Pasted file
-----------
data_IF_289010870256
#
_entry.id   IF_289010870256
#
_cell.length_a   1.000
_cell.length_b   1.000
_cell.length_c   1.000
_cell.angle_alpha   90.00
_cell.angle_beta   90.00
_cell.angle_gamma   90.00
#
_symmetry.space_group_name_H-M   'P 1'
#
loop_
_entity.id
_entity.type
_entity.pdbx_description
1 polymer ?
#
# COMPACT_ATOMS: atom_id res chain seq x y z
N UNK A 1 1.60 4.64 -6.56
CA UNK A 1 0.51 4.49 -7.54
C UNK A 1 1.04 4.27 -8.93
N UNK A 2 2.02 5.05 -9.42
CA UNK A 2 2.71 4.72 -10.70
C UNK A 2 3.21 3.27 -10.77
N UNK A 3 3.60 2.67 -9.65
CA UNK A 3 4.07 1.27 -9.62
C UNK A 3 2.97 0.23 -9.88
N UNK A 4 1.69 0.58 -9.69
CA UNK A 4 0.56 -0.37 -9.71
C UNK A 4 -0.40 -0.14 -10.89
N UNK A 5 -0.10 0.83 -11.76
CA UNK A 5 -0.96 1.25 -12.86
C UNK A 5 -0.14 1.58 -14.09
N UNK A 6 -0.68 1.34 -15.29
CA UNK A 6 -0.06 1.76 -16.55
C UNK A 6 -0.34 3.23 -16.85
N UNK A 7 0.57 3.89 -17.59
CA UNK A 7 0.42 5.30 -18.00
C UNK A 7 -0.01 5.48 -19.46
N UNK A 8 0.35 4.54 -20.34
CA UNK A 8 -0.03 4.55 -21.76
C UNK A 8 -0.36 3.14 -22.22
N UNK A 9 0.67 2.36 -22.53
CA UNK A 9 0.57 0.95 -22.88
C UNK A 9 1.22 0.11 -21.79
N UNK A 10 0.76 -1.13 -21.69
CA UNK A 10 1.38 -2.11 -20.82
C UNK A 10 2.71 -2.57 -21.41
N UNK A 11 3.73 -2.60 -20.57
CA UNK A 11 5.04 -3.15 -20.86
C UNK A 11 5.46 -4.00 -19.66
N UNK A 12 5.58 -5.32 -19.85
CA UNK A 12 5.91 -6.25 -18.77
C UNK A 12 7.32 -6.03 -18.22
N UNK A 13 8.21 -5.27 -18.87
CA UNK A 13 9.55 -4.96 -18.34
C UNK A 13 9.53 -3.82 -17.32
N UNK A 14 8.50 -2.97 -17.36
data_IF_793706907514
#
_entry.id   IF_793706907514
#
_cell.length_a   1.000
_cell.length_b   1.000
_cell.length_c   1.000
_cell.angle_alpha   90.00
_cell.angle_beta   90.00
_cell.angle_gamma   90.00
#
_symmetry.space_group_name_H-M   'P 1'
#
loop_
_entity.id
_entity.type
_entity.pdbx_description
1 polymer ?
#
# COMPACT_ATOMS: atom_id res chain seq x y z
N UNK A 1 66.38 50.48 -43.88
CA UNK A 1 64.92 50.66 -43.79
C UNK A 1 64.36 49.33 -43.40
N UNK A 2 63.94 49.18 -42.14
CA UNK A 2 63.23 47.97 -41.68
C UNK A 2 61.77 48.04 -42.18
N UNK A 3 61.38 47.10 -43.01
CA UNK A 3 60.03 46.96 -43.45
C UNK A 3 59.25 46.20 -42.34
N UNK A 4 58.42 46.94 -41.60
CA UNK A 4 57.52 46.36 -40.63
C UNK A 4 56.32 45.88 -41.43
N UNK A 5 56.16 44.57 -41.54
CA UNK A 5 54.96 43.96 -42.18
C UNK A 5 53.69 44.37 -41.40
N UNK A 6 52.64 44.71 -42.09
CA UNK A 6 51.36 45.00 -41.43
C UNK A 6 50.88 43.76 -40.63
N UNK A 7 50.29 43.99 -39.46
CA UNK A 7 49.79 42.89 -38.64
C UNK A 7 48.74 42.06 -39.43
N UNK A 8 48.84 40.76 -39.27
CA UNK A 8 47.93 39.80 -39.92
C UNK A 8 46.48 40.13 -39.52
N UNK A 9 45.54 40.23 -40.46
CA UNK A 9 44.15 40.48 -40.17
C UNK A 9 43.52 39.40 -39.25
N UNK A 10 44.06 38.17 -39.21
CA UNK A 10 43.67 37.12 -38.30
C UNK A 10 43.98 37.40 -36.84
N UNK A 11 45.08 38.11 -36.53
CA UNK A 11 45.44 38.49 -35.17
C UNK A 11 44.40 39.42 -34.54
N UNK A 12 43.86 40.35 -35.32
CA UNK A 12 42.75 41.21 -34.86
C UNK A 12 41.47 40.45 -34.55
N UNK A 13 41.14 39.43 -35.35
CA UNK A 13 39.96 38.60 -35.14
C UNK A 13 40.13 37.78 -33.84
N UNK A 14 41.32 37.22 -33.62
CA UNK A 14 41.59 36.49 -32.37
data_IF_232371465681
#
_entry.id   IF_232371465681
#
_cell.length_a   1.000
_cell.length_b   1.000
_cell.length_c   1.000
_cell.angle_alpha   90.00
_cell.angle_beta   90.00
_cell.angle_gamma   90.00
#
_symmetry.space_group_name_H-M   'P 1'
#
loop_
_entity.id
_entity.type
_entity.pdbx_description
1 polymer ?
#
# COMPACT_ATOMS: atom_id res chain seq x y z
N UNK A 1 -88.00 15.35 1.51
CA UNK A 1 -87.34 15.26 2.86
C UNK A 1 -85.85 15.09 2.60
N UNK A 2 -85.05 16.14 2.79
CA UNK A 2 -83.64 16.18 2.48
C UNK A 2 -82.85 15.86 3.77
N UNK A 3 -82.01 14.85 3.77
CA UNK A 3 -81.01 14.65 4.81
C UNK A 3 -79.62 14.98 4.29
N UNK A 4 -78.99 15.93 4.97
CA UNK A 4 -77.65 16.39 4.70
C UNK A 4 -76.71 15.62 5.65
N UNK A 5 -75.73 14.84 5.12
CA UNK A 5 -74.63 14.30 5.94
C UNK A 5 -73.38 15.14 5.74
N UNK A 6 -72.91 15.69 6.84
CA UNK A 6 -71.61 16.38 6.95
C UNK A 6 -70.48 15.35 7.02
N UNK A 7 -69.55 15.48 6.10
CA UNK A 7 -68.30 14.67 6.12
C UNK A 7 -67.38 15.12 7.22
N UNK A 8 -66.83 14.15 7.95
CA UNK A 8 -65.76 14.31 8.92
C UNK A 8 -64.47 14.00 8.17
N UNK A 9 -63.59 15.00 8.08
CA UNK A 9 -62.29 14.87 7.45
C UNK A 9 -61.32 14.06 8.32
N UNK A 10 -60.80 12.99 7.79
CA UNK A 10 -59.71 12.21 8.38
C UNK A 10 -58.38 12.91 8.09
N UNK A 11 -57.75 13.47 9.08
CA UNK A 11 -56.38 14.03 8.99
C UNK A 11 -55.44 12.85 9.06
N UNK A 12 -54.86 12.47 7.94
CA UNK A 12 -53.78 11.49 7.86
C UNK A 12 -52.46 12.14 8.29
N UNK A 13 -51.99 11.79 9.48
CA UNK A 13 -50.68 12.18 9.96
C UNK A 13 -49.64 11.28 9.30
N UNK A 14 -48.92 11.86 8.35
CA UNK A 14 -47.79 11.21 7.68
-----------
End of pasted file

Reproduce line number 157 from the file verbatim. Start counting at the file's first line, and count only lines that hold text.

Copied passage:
N UNK A 6 -72.91 15.69 6.84